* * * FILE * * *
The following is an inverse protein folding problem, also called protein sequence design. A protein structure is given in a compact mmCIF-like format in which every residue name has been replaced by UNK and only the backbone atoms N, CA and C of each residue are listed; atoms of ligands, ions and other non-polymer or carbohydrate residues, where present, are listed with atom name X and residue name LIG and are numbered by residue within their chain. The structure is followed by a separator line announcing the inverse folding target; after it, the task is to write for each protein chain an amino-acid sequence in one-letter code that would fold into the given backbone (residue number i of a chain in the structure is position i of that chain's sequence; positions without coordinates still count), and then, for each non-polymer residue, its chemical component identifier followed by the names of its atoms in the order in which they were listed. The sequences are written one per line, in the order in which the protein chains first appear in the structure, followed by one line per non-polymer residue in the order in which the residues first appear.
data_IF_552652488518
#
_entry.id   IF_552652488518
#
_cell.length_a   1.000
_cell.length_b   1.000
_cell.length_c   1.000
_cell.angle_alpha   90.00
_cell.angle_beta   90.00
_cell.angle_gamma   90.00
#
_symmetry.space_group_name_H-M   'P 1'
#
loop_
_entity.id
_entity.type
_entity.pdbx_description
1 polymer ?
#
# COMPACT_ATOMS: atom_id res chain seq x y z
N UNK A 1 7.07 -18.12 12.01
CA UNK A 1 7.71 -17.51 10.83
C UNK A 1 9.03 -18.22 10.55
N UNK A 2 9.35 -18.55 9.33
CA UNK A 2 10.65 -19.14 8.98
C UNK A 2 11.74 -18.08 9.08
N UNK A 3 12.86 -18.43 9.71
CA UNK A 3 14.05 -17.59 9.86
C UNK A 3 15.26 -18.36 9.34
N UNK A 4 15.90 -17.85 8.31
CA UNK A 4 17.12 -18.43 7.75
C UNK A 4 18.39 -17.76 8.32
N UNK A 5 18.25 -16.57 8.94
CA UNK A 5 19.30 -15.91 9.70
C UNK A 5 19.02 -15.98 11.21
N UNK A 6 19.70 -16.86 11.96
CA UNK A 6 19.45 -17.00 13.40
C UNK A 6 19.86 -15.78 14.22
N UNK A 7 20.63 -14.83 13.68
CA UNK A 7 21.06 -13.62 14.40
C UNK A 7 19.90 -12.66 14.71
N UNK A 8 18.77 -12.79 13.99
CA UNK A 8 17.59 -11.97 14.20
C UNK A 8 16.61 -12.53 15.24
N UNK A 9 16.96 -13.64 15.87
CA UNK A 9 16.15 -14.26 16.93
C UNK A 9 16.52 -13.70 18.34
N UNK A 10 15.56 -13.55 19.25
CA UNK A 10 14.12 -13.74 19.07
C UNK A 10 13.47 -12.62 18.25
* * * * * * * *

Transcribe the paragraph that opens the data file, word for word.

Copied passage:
The following is an inverse protein folding problem, also called protein sequence design. A protein structure is given in a compact mmCIF-like format in which every residue name has been replaced by UNK and only the backbone atoms N, CA and C of each residue are listed; atoms of ligands, ions and other non-polymer or carbohydrate residues, where present, are listed with atom name X and residue name LIG and are numbered by residue within their chain. The structure is followed by a separator line announcing the inverse folding target; after it, the task is to write for each protein chain an amino-acid sequence in one-letter code that would fold into the given backbone (residue number i of a chain in the structure is position i of that chain's sequence; positions without coordinates still count), and then, for each non-polymer residue, its chemical component identifier followed by the names of its atoms in the order in which they were listed. The sequences are written one per line, in the order in which the protein chains first appear in the structure, followed by one line per non-polymer residue in the order in which the residues first appear.